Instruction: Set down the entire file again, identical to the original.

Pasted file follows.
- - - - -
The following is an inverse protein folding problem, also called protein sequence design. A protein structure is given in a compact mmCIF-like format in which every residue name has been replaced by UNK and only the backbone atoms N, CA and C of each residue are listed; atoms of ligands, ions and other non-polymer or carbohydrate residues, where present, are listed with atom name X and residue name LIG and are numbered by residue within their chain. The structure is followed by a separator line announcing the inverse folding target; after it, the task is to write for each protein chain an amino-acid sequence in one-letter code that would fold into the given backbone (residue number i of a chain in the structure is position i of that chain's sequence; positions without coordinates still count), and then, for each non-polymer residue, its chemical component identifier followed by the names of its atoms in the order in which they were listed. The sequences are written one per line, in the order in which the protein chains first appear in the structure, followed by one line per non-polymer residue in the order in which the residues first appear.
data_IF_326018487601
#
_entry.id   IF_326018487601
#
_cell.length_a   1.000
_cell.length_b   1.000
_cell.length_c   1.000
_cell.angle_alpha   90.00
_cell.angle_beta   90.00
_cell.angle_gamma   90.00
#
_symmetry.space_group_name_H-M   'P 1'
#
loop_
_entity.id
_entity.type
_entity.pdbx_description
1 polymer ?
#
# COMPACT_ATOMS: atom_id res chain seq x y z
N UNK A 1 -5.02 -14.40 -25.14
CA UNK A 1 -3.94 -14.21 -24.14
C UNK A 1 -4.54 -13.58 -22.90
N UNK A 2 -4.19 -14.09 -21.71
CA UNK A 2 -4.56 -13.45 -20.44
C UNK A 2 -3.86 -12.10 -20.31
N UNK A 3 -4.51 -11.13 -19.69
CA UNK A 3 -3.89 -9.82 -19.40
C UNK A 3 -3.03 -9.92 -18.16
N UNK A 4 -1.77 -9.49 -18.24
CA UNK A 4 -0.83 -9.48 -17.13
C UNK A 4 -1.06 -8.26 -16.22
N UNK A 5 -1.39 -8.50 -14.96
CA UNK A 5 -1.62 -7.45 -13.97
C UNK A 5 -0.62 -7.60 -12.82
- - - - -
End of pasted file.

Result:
The following is an inverse protein folding problem, also called protein sequence design. A protein structure is given in a compact mmCIF-like format in which every residue name has been replaced by UNK and only the backbone atoms N, CA and C of each residue are listed; atoms of ligands, ions and other non-polymer or carbohydrate residues, where present, are listed with atom name X and residue name LIG and are numbered by residue within their chain. The structure is followed by a separator line announcing the inverse folding target; after it, the task is to write for each protein chain an amino-acid sequence in one-letter code that would fold into the given backbone (residue number i of a chain in the structure is position i of that chain's sequence; positions without coordinates still count), and then, for each non-polymer residue, its chemical component identifier followed by the names of its atoms in the order in which they were listed. The sequences are written one per line, in the order in which the protein chains first appear in the structure, followed by one line per non-polymer residue in the order in which the residues first appear.
data_IF_326018487601
#
_entry.id   IF_326018487601
#
_cell.length_a   1.000
_cell.length_b   1.000
_cell.length_c   1.000
_cell.angle_alpha   90.00
_cell.angle_beta   90.00
_cell.angle_gamma   90.00
#
_symmetry.space_group_name_H-M   'P 1'
#
loop_
_entity.id
_entity.type
_entity.pdbx_description
1 polymer ?
#
# COMPACT_ATOMS: atom_id res chain seq x y z
N UNK A 1 -5.02 -14.40 -25.14
CA UNK A 1 -3.94 -14.21 -24.14
C UNK A 1 -4.54 -13.58 -22.90
N UNK A 2 -4.19 -14.09 -21.71
CA UNK A 2 -4.56 -13.45 -20.44
C UNK A 2 -3.86 -12.10 -20.31
N UNK A 3 -4.51 -11.13 -19.69
CA UNK A 3 -3.89 -9.82 -19.40
C UNK A 3 -3.03 -9.92 -18.16
N UNK A 4 -1.77 -9.49 -18.24
CA UNK A 4 -0.83 -9.48 -17.13
C UNK A 4 -1.06 -8.26 -16.22
N UNK A 5 -1.39 -8.50 -14.96
CA UNK A 5 -1.62 -7.45 -13.97
C UNK A 5 -0.62 -7.60 -12.82